SNA: What would you say are some of the biggest challenges in the field, since getting back to Seychelles?

MF: I would love to get more theatre time, which is not really easy because we are running only three theatre rooms and there are different specialties that carry out surgeries. So far, I do that once a month on a Friday, but I do also book patients every Thursday. 

 

SNA: Aside from when you are in the theatre, what is a typical day at work for you like?

MF: When I am not in the theatre, I run my clinic on Monday afternoon. I do my rounds, meeting patients on the ward. There are days that I am on call, where I basically work for 16 to 24 hours. Then there are days that I continue with my learning, linking up with my colleagues in Pretoria and Johannesburg, South Africa. 

Fanny said he would like to have more theatre time. (Marvin Fanny) Photo License: All Rights Reserved

 

SNA: During your training and here in Seychelles, what is the most challenging case that you had to work on?

MF:  There has been a lot of challenging cases, but one of the most challenging was a case where the child presented with a kidney tumour. The tumour was so advanced that it had almost taken over the whole abdomen. All of the internal structures were stuck to it and I had to separate them. That was quite challenging and I remember I had to call in my professor to come in and help complete the surgery.

Good doctors should know our limits. There aren't any heroes and as such if you feel that you cannot do something, you call in the person who has more experience than you. There have been instances when I had to refuse a case. There are certain surgeries that I do not have experience in even if I saw the procedure being done. Due to the fact that they are rare cases, I didn't get the chance to do them myself. In circumstances where I feel that the patient will not get the best outcome in my hands, I inform the ministry that in that case, it is advisable that someone with more experience or based in a specialized centre carries it out. At the end of the day, you need to give your patient the best care and this is part of it.

 

SNA: What benefits do you bring to Seychelles with being a paediatric surgeon?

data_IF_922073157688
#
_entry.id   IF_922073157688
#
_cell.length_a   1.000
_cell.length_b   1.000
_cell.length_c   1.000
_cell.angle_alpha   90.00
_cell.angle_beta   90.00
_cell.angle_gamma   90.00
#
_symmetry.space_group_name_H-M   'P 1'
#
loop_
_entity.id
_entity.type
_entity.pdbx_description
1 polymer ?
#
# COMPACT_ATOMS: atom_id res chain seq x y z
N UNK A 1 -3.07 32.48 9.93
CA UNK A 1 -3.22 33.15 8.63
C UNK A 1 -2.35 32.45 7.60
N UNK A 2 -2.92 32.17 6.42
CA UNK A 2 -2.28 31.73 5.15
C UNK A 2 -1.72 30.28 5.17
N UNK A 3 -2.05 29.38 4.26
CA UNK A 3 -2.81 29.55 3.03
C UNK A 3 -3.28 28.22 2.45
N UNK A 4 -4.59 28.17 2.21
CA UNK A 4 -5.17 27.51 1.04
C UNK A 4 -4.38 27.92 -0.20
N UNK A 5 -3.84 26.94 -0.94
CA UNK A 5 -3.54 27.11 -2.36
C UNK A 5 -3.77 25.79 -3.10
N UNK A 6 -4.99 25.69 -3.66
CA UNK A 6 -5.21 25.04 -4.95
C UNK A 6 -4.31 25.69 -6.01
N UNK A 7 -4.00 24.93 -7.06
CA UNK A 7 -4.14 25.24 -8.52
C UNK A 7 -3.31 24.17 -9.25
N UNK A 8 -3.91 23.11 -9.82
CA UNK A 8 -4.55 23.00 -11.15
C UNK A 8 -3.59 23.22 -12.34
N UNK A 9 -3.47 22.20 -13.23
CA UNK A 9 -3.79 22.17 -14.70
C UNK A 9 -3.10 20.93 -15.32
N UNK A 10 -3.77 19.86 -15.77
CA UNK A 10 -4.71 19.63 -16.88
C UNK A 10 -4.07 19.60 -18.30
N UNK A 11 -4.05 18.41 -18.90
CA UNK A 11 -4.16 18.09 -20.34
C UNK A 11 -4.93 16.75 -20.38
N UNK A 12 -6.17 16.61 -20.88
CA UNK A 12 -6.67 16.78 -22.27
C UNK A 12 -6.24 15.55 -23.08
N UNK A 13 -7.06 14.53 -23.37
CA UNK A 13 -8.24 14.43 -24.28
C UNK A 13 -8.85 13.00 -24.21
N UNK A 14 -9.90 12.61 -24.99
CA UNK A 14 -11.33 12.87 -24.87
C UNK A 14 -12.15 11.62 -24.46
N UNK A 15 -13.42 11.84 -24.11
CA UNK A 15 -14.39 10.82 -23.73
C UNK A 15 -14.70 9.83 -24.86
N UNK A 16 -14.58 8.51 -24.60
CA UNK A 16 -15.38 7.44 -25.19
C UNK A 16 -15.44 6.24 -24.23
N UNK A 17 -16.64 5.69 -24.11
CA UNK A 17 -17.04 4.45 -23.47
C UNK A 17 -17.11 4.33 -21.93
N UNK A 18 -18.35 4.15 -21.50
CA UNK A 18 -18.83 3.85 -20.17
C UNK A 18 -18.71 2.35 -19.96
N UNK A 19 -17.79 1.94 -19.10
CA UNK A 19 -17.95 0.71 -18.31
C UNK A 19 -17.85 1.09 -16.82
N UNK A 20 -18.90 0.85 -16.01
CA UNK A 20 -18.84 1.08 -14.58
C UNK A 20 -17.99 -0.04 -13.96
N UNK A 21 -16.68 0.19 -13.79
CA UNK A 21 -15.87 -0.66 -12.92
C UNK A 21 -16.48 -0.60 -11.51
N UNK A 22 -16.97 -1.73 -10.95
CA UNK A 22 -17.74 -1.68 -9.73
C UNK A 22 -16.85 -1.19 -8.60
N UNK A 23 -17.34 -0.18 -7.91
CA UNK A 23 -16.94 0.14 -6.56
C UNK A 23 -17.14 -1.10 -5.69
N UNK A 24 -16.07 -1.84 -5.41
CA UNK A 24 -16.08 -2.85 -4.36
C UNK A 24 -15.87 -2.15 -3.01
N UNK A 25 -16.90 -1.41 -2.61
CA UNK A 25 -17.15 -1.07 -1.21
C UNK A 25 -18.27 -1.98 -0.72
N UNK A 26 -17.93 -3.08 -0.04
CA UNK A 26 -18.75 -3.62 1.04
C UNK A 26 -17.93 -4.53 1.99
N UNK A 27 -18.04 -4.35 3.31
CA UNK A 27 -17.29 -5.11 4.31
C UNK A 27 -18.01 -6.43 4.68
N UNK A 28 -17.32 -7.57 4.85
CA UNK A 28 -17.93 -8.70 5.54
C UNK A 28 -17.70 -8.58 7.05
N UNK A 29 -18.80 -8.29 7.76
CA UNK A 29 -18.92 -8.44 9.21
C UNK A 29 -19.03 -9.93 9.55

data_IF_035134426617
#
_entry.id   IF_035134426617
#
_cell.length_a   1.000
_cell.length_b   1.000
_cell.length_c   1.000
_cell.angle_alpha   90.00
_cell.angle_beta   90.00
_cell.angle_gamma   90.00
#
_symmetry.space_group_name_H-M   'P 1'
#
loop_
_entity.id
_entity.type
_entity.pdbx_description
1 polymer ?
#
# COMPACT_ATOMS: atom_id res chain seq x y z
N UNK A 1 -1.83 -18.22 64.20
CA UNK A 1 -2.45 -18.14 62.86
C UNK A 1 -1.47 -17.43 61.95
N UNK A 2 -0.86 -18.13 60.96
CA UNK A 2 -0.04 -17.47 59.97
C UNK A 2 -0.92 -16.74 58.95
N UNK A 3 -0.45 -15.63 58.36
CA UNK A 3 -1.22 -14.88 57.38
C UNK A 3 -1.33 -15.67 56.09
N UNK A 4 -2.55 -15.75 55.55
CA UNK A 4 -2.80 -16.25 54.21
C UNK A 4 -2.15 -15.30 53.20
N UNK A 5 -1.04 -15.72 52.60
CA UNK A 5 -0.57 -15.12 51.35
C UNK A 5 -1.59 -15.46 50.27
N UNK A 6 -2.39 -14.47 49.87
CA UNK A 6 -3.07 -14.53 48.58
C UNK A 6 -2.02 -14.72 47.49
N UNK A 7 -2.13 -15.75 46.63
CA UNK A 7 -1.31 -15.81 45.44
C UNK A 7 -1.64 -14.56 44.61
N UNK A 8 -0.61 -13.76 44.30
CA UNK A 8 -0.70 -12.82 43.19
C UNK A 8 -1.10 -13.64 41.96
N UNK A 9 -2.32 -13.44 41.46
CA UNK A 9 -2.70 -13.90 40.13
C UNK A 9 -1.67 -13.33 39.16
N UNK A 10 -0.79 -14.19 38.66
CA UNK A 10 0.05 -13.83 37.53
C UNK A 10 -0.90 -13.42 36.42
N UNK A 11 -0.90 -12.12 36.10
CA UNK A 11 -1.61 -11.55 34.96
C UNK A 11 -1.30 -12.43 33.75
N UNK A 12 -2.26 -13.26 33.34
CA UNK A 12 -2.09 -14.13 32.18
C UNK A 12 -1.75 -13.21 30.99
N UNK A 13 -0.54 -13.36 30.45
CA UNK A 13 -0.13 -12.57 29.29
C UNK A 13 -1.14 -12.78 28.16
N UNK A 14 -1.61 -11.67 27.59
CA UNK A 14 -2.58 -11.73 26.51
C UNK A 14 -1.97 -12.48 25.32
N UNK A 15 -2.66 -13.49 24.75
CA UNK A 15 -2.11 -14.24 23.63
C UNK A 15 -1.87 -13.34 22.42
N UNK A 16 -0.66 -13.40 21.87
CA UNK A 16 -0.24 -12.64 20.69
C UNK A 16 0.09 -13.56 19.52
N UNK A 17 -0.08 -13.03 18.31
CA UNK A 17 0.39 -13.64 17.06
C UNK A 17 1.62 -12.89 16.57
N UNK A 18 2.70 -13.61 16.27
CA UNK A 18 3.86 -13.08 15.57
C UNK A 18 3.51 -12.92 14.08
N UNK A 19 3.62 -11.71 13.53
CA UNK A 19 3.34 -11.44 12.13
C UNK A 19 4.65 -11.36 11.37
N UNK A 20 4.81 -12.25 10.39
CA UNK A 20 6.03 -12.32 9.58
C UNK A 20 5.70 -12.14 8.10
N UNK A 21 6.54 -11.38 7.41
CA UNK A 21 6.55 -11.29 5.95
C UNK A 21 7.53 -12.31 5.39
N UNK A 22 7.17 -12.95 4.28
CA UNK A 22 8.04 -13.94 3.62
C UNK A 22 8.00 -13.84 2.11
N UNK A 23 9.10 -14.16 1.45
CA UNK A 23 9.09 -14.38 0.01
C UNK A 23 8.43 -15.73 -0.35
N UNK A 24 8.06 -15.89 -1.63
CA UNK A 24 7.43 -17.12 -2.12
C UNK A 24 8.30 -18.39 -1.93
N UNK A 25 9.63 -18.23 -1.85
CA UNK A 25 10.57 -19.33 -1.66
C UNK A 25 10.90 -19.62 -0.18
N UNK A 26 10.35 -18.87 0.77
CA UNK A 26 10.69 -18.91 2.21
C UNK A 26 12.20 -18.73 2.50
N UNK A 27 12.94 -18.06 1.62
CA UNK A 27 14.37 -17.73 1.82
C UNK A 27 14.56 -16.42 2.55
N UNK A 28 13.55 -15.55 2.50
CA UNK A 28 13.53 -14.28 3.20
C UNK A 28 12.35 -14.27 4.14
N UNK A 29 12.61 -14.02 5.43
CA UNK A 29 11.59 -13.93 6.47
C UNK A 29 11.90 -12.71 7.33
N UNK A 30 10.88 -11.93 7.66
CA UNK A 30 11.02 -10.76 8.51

MF: In the first place they have a person who knows surgical conditions in children on another level and this helps to better identify cases, and better manage them. This is a benefit for parents and children. There is also the cost-benefit for the country. to send a child for treatment overseas costs a lot. Other than the treatment itself, there is the need to pay for flights, accommodation, for both the child and a parent. It saves the country a lot of money. Before I came back, they were sending children to Reunion, India, and Abu Dhabi for treatment.

 

SNA: What are your expectations and plans for the future?

MF: I would like to see an improvement in the service that we offer. To achieve this we need human resources, equipment, and support. In regards to my plans, I currently find myself in a dilemma where it is good that I am in Seychelles helping children, but the fact that we are a small population, the number, and variety of cases I see is not the same as I would have in South Africa. This in itself is a bit depressing as you are not doing the amount of work that you should be doing. This is a constraint in a way. Should I work in another country for a said period of time during the year, and come work in Seychelles for another period of time? This is not an arrangement that the ministry considers usually. I will need to make a decision on this but for now, I will be in Seychelles.

 

SNA: Any last comments?

MF: I would like to encourage parents to observe their child and should they see any issue, they need to seek medical help. The most important thing is to ask questions. There are many people who go to the doctor but they do not ask what they are suffering from. It is the obligation of the doctor or physician to explain what you have but if the person doesn't it is your right to ask.

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Tags: College of Medicine of South Africa, University of Pretoria